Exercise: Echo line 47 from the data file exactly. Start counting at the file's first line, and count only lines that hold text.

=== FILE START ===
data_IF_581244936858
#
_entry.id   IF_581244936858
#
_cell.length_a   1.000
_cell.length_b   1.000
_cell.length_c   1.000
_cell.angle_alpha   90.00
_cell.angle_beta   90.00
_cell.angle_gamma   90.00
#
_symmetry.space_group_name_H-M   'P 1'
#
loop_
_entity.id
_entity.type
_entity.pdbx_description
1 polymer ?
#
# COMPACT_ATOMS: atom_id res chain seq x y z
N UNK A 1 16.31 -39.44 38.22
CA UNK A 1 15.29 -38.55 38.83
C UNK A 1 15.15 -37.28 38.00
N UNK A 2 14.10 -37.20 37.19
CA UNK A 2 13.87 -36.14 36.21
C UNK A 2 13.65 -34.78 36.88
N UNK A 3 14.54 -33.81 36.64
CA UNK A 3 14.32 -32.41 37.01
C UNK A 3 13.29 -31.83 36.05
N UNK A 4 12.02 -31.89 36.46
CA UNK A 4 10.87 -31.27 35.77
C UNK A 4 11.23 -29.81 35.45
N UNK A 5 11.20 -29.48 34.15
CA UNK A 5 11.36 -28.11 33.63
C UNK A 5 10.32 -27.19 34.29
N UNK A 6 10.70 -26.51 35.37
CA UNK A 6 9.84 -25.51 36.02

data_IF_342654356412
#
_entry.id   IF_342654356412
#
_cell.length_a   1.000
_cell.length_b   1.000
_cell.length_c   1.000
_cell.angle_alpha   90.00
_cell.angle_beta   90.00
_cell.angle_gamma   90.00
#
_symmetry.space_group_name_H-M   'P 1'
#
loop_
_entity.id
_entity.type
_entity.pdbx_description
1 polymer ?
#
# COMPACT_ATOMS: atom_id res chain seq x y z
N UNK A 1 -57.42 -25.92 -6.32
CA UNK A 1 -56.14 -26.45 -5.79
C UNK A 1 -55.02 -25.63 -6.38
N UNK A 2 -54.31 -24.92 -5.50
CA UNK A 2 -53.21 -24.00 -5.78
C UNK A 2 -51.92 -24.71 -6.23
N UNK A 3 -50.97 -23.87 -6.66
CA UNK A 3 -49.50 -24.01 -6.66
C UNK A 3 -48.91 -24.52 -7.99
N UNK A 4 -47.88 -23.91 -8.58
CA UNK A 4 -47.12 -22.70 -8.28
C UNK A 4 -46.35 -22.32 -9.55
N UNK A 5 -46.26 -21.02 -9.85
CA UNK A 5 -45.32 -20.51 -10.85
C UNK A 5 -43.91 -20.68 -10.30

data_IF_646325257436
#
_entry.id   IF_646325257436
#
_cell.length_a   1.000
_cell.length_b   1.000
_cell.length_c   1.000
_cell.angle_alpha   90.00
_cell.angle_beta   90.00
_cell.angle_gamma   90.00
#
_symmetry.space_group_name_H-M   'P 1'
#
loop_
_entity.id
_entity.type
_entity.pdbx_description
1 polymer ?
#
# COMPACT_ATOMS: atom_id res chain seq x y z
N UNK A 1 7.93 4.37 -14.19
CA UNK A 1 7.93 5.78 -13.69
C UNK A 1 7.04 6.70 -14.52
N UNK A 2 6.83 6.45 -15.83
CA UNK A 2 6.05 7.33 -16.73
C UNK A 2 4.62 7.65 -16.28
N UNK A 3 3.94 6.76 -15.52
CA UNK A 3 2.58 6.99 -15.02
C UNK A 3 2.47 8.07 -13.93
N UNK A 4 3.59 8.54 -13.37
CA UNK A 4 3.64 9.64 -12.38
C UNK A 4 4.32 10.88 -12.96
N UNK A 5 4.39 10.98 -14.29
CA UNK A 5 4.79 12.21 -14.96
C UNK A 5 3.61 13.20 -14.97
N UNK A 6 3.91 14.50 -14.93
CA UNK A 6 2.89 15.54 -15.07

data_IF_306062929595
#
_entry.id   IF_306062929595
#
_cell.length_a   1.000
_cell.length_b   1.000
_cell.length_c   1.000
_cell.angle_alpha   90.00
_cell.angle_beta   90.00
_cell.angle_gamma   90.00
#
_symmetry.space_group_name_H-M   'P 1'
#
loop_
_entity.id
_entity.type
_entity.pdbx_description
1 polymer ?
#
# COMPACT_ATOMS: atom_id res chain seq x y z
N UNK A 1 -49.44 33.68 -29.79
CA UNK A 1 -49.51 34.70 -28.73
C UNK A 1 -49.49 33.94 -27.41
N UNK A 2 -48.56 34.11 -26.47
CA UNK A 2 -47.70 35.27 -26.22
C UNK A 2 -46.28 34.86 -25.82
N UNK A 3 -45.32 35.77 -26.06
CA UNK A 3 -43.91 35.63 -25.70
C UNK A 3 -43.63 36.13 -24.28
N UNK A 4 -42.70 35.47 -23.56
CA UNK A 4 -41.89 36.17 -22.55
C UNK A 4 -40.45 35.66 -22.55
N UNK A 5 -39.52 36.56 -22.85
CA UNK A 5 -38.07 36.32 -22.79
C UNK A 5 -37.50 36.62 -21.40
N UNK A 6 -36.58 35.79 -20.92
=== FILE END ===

_cell.angle_gamma   90.00